int main()
    {
        constexpr auto res = to_c_string(42," is the solution, or is it ",-21,"?");
    
        std::cout << res.str;
    }
    

    Live example @ coliru's clang++3.4

    2014-05-03 14:11:28
  2. Here is a C++11 solution. It uses class templates with char... parameter pack to simulate strings:

    #include <iostream>
    #include <type_traits>
    
    template <char... symbols>
    struct String
    {
        static constexpr char value[] = {symbols...};
    };
    
    template <char... symbols>
    constexpr char String<symbols...>::value[];
    
    template <typename, typename>
    struct Concat;
    
    template <char... symbols1, char... symbols2>
    struct Concat<String<symbols1...>, String<symbols2...>>
    {
        using type = String<symbols1..., symbols2...>;
    };
    
    template <typename...>
    struct Concatenate;
    
    template <typename S, typename... Strings>
    struct Concatenate<S, Strings...>
    {
        using type = typename Concat<S, typename Concatenate<Strings...>::type>::type;
    };
    
    template <>
    struct Concatenate<>
    {
        using type = String<>;
    };
    
    template <std::size_t N>
    struct NumberToString
    {
        using type = typename Concat
            <
                typename std::conditional<(N >= 10), typename NumberToString<N / 10>::type, String<>>::type,
                String<'0' + N % 10>
            >::type;
    };
    
    template <>
    struct NumberToString<0>
    {
        using type = String<'0'>;
    };
    
    constexpr const std::uint8_t major = 1;
    constexpr const std::uint8_t minor = 10;
    constexpr const std::uint8_t bugfix = 0;
    
    using VersionString = Concatenate
        <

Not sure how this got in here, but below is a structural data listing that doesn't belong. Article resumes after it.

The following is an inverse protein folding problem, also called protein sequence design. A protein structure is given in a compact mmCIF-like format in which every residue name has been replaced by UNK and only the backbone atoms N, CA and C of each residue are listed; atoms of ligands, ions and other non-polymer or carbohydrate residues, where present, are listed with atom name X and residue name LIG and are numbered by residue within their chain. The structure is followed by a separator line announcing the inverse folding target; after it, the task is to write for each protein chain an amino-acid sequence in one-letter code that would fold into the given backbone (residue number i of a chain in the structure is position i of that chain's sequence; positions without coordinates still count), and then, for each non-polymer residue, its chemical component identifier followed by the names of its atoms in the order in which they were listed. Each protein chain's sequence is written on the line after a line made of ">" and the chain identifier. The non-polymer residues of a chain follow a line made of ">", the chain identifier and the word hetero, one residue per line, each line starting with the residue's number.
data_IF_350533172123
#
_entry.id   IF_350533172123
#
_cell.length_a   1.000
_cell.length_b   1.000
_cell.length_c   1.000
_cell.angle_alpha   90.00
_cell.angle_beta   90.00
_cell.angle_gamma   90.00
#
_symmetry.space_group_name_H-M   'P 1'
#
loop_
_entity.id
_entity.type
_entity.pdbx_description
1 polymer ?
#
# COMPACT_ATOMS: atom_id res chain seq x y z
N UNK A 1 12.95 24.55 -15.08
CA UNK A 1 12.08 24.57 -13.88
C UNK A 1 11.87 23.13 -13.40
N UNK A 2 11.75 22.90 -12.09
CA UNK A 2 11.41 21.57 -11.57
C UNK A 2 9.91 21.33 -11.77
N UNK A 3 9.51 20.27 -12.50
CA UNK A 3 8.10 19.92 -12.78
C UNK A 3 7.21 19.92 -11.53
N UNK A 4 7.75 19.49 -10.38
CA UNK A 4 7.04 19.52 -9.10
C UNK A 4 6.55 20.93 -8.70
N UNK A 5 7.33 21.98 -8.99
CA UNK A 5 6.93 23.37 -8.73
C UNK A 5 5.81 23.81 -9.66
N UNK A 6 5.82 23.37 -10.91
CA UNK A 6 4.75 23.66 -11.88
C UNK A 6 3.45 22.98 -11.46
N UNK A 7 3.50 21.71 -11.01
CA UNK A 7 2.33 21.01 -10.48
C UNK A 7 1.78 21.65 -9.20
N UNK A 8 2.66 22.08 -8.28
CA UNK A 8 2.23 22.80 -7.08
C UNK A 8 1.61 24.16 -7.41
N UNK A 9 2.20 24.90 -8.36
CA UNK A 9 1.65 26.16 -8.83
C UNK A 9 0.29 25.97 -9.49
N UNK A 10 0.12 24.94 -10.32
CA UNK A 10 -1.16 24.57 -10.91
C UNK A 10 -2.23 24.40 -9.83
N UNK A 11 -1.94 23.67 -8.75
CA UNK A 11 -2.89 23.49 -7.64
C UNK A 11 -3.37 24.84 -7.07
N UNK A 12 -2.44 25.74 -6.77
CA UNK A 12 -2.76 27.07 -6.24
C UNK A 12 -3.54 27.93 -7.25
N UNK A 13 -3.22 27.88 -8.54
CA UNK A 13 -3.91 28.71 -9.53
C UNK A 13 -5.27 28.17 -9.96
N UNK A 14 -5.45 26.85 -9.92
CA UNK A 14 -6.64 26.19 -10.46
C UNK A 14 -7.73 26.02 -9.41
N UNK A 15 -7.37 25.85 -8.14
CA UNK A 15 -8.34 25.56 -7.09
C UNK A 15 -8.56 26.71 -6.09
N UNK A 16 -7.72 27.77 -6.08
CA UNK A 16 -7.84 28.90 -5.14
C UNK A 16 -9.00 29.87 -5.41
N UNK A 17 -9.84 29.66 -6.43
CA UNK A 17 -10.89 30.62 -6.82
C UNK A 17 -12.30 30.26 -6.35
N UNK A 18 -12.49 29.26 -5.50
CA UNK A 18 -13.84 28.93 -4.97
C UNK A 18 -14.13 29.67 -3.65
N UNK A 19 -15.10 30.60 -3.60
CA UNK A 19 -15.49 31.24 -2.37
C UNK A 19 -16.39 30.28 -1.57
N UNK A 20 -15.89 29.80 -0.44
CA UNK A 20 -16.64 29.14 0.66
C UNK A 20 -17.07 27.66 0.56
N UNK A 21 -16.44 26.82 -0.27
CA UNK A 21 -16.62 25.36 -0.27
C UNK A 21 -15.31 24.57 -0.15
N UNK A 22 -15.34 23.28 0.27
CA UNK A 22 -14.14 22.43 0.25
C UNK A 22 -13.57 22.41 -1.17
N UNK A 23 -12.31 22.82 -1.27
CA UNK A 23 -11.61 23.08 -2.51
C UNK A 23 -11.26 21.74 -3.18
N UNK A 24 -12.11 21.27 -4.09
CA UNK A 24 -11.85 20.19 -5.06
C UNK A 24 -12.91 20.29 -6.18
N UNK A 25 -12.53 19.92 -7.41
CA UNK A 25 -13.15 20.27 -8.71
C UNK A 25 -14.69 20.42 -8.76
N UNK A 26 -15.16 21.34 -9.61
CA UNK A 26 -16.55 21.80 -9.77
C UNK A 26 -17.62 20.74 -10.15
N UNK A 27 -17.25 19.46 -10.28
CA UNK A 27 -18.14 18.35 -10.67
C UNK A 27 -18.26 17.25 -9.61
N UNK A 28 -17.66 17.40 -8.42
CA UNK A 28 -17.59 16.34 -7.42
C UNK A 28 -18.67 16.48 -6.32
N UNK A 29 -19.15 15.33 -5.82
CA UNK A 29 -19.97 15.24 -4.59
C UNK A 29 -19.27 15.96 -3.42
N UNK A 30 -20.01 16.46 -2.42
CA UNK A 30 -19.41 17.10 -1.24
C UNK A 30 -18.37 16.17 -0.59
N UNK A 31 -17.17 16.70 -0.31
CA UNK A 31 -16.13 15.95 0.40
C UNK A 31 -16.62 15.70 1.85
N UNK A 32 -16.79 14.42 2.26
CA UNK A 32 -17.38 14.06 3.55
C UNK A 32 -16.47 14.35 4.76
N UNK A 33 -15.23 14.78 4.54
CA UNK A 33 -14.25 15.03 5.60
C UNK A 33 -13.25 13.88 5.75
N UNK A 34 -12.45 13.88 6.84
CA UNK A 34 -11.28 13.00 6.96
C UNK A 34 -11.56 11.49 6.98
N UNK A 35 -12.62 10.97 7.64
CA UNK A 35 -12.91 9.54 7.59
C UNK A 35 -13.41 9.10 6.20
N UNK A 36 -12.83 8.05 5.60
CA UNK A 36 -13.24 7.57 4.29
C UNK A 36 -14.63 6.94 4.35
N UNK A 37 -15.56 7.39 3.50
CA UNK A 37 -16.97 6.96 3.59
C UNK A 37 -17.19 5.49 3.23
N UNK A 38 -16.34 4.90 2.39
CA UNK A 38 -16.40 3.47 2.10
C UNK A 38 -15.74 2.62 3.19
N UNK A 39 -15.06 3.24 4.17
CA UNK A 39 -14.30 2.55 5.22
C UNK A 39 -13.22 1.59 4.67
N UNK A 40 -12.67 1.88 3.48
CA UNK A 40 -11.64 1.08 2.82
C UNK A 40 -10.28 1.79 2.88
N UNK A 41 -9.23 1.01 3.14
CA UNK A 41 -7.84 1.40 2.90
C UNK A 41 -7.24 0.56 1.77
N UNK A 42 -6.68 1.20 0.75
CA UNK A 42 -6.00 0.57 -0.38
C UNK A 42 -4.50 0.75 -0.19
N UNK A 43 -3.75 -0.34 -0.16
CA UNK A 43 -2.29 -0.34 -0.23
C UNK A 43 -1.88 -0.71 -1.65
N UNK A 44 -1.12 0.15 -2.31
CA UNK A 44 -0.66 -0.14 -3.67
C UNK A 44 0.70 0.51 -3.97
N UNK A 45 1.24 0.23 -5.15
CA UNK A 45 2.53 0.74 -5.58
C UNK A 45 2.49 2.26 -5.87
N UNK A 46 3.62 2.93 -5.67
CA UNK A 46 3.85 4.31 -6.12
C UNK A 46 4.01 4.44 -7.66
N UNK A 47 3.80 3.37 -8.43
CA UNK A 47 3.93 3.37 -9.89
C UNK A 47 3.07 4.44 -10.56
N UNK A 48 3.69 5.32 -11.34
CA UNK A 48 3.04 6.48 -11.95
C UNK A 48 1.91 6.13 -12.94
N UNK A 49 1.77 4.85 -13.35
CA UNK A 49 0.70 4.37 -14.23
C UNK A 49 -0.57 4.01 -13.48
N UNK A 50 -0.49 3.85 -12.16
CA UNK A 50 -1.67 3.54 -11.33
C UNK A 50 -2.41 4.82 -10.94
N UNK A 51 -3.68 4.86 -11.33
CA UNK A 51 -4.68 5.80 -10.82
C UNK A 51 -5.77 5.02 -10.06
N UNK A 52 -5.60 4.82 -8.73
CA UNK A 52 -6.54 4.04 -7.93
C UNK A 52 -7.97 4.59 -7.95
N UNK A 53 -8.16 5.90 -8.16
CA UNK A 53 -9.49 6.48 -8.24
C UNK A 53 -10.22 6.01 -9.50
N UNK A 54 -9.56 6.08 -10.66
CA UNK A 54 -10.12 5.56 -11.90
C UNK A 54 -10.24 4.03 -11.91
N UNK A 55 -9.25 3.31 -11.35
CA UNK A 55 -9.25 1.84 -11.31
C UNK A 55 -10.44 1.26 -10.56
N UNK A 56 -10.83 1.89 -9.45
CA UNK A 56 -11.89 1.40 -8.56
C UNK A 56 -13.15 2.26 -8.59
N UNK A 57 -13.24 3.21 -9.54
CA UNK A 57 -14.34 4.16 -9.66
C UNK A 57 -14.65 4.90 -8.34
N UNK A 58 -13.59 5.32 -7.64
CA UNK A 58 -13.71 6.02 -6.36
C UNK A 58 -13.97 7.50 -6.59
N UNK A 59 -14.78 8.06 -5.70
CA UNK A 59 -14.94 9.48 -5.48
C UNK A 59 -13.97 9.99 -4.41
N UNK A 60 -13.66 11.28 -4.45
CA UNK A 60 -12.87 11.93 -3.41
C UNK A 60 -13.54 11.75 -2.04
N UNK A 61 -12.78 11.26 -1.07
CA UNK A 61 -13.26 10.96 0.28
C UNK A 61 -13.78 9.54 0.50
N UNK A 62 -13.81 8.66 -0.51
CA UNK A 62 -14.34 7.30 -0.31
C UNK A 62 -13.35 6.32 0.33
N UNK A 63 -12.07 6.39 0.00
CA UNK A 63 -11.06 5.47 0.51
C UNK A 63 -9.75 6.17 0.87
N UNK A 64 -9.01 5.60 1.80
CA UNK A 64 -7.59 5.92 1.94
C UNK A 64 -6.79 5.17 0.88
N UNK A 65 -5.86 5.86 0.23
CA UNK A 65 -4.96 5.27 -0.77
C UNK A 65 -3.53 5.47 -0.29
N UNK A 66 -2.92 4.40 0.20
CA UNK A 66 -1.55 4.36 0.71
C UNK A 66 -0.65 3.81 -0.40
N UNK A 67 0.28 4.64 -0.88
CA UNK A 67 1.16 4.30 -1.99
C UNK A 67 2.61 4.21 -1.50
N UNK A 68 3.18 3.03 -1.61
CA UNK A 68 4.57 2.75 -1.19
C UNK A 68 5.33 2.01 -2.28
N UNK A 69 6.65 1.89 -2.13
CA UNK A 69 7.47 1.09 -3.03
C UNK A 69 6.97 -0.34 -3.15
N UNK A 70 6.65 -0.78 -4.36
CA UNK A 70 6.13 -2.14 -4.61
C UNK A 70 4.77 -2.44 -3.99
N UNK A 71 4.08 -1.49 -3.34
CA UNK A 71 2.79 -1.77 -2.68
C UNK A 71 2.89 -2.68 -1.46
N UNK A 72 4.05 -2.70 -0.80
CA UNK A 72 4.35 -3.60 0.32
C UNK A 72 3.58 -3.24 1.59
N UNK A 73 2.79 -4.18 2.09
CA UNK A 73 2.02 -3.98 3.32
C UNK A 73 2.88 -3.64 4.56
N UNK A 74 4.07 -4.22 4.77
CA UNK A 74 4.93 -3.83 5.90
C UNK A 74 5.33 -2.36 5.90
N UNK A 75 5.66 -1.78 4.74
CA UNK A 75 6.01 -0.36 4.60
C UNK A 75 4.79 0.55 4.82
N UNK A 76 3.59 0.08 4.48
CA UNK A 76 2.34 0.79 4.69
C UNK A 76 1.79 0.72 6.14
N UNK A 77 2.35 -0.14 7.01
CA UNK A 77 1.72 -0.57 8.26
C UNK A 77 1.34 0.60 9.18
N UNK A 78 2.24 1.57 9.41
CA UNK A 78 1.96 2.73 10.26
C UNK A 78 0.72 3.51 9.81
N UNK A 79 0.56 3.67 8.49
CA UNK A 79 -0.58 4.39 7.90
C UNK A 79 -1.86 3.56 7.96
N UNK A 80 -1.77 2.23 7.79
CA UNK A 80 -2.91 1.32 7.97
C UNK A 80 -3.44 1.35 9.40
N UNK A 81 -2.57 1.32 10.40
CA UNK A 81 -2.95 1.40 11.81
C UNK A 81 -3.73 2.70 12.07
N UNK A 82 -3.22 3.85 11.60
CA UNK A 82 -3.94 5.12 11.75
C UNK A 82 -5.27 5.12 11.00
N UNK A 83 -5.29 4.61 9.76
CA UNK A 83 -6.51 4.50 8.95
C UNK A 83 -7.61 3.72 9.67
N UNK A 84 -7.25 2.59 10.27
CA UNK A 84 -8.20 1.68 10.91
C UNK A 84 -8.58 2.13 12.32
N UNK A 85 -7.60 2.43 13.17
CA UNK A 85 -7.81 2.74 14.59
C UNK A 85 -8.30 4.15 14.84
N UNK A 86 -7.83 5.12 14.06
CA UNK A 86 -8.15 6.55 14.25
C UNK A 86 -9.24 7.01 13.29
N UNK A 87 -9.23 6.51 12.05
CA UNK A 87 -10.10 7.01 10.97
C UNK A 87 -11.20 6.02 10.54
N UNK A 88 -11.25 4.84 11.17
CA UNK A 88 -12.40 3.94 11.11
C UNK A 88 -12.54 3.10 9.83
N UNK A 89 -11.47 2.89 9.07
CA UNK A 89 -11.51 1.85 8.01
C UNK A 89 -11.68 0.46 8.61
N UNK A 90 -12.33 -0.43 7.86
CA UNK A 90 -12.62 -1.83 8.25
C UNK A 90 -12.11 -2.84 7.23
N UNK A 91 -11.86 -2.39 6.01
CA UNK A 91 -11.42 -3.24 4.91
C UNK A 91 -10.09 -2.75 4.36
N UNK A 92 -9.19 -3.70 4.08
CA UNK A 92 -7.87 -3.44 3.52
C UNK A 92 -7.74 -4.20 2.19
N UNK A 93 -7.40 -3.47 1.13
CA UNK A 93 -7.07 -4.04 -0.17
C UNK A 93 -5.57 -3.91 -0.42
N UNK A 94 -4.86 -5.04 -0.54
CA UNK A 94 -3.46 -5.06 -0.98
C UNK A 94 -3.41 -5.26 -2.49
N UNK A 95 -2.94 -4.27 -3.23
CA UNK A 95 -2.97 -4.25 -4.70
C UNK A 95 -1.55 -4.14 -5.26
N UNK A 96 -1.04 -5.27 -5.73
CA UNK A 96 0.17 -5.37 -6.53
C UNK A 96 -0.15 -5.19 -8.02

NumberToString<major>::type,
            String<'.'>,
            NumberToString<minor>::type,
            String<'.'>,
            NumberToString<bugfix>::type
        >::type;
    
    constexpr const char* version_string = VersionString::value;
    
    int main()
    {
        std::cout << version_string << std::endl;
    }
    

    See live example.

    Constructor2014-05-03 13:43:06
  3. Here is my quick and dirty solution: http://coliru.stacked-crooked.com/a/43c9b365f6435991

    It exploits the fact that a 'major.minor.fix' string will be quite short, so I just use a fixed-size array big enough to hold the string. The int-to-string function uses push_front to prepend characters to string, so the whole string grows from end of buffer.

    #include <cstdint>
    
    constexpr const std::uint8_t major = 1;
    constexpr const std::uint8_t minor = 10;
    constexpr const std::uint8_t bugfix = 0;
    
    struct char_array {
        constexpr char_array() : ofs{sizeof(value) - 1}, value{} {}
        constexpr const char* c_str() const { return value + ofs; }
    
        constexpr void push_front(char c) {
            --ofs;
            value[ofs] = c;
        }
    
    private:
        int ofs;
        char value[42]; // big enough to hold version string
    };
    
    constexpr char_array predend_int(char_array a, int x) {
        do {
            auto digit = x % 10;
            x = x / 10;
            a.push_front(digit + '0');
        }
        while (x);
        return a;   
    }
    
    constexpr auto version_string() {
        char_array a;
        a = predend_int(a, bugfix);
        a.push_front('.');
        a = predend_int(a, minor);
        a.push_front('.');
        a = predend_int(a, major);
        return a;
    }
    
    #include <iostream>
    int main() {
        constexpr char_array ver = version_string();
        std::cout << ver.c_str() << '\n';
    }
    

    Update:

    It's probably better to make a dedicated class for version string generation, and put all the functions in it: http://coliru.stacked-crooked.com/a/5e5ee49121cf6205

    2014-05-04 07:45:00